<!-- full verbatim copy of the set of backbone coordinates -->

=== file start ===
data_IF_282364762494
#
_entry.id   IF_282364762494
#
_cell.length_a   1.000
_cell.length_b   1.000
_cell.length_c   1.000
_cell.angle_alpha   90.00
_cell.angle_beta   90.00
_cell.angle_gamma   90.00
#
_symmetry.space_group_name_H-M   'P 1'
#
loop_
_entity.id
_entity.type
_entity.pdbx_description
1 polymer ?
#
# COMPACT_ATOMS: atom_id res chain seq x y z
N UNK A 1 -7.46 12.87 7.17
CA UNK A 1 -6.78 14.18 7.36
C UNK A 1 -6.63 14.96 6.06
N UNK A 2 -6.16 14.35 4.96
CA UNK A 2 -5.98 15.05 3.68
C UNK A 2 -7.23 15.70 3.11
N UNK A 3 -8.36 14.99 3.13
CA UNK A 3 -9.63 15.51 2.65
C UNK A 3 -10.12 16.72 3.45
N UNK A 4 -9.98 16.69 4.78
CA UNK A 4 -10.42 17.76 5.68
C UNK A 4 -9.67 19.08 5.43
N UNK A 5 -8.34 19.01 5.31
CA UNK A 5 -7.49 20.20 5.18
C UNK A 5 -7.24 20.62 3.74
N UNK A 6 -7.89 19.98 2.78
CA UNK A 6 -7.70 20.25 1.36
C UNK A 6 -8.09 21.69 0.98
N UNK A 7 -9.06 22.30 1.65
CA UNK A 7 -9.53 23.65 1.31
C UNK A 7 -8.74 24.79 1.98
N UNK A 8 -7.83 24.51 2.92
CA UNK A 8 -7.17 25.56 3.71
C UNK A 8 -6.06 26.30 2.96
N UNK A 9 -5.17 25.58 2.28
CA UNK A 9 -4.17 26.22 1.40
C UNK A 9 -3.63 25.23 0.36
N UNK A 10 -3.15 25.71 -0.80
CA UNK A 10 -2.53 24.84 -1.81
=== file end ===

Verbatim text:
data_IF_282364762494
#
_entry.id   IF_282364762494
#
_cell.length_a   1.000
_cell.length_b   1.000
_cell.length_c   1.000
_cell.angle_alpha   90.00
_cell.angle_beta   90.00
_cell.angle_gamma   90.00
#
_symmetry.space_group_name_H-M   'P 1'
#
loop_
_entity.id
_entity.type
_entity.pdbx_description
1 polymer ?
#
# COMPACT_ATOMS: atom_id res chain seq x y z
N UNK A 1 -7.46 12.87 7.17
CA UNK A 1 -6.78 14.18 7.36
C UNK A 1 -6.63 14.96 6.06
N UNK A 2 -6.16 14.35 4.96
CA UNK A 2 -5.98 15.05 3.68
C UNK A 2 -7.23 15.70 3.11
N UNK A 3 -8.36 14.99 3.13
CA UNK A 3 -9.63 15.51 2.65
C UNK A 3 -10.12 16.72 3.45
N UNK A 4 -9.98 16.69 4.78
CA UNK A 4 -10.42 17.76 5.68
C UNK A 4 -9.67 19.08 5.43
N UNK A 5 -8.34 19.01 5.31
CA UNK A 5 -7.49 20.20 5.18
C UNK A 5 -7.24 20.62 3.74
N UNK A 6 -7.89 19.98 2.78
CA UNK A 6 -7.70 20.25 1.36
C UNK A 6 -8.09 21.69 0.98
N UNK A 7 -9.06 22.30 1.65
CA UNK A 7 -9.53 23.65 1.31
C UNK A 7 -8.74 24.79 1.98
N UNK A 8 -7.83 24.51 2.92
CA UNK A 8 -7.17 25.56 3.71
C UNK A 8 -6.06 26.30 2.96
N UNK A 9 -5.17 25.58 2.28
CA UNK A 9 -4.17 26.22 1.40
C UNK A 9 -3.63 25.23 0.36
N UNK A 10 -3.15 25.71 -0.80
CA UNK A 10 -2.53 24.84 -1.81